Door-to-door Covid-19 testing in Auckland is being hailed by a public health expert as an important tool in helping Auckland emerge from a costly lockdown.
Mobile test vans have been visiting the suburbs where the virus has been circulating and knocking on doors to offer tests and vaccinations.
The average number of Covid-19 cases has been trending downward, but in recent weeks, very slowly.
Four weeks ago, the average daily number of cases was 37. The following week it nearly halved to 19, but since then it has been slow: 17 the following week and then 15 average daily cases in the last seven days.
University of Otago public health professor Dr. Nick Wilson said the tail of this outbreak is proving “stubborn.”
“This tail is a problem. It means we have to seriously think about a variety of different approaches,” Dr. Wilson said.
One of those that is already happening is door-to-door testing.
In Auckland, health authorities are focusing their efforts on identifying new cases in six suburbs: Clover Park, Māngere, Favona, Ōtara, Manurewa and Mount Wellington / Sylvia Park.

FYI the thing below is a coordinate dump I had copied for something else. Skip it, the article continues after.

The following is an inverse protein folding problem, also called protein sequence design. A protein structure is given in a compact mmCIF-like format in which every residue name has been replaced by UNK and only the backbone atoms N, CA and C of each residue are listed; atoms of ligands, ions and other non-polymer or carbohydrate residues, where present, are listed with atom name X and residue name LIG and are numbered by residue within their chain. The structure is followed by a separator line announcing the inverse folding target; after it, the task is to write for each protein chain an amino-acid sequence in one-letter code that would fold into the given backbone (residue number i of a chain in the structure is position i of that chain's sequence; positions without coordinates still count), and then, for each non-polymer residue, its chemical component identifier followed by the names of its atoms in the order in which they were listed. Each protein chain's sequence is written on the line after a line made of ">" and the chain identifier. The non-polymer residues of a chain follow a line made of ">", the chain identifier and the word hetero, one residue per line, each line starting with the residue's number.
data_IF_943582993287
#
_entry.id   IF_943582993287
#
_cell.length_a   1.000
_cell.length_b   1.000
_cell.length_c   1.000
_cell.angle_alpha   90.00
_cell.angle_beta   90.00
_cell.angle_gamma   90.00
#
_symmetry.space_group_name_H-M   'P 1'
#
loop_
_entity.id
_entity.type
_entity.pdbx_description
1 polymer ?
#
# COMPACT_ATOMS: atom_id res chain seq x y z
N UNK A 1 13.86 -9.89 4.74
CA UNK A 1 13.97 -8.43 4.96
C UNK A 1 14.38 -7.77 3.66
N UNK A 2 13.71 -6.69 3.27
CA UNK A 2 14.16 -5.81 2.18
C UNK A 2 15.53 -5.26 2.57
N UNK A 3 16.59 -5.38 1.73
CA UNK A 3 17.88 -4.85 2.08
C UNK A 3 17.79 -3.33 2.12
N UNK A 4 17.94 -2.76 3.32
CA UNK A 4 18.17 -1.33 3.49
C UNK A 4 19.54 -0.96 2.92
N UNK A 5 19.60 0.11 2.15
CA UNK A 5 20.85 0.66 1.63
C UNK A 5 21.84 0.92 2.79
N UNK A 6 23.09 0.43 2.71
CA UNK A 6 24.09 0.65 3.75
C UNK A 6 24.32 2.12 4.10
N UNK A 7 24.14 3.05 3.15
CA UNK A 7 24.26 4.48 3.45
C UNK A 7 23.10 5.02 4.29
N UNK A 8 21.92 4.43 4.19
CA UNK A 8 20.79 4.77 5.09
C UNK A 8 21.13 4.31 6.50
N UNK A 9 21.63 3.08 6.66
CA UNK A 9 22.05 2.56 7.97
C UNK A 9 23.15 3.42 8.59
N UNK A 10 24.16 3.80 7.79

Wilson said going from street to street in at-risk suburbs is smart.
“Given the cost to Auckland of this outbreak continuing, we really need to do absolutely everything that can help us eliminate this outbreak,” he said.
“[Door-to-door testing] will help remove barriers to access. It is definitely the best way to focus resources on communities where there are still cases. “
It could even be expanded further, he said, to end this persistent virus.
There is also another group of people at risk who do not get vaccinated much and are likely not to be tested: drug users.
The Drug Foundation said that some users would disconnect from society and government services, and fighting addiction or other disadvantages meant that a test or vaccine was not in the foreground.
Executive Director Sarah Helm said only 14 percent of drug users who receive treatment are fully vaccinated.
“We are really looking forward to seeing a renewed strategy that goes all-out in support of helping people who use drugs get vaccinated and tested,” Helm said.
“Maybe we have some transmission within the community of people who use drugs.”
He would like the government to work with services that drug users trust, such as needle exchanges and addiction treatment providers.
It is essential for the entire population that we reach everyone in the country, “Helm said.
“If Covid-19 has taught us anything, it is that it ignores inequality at its own risk, because it will affect other parts of the downstream community.”
The Health Ministry and Northern Region DHBs said they have sent and will continue to send mobile testers to parts of Auckland with Covid clusters.
They’re also offering Covid hits at the same time, with registered vaccinators on board just feet from someone’s door.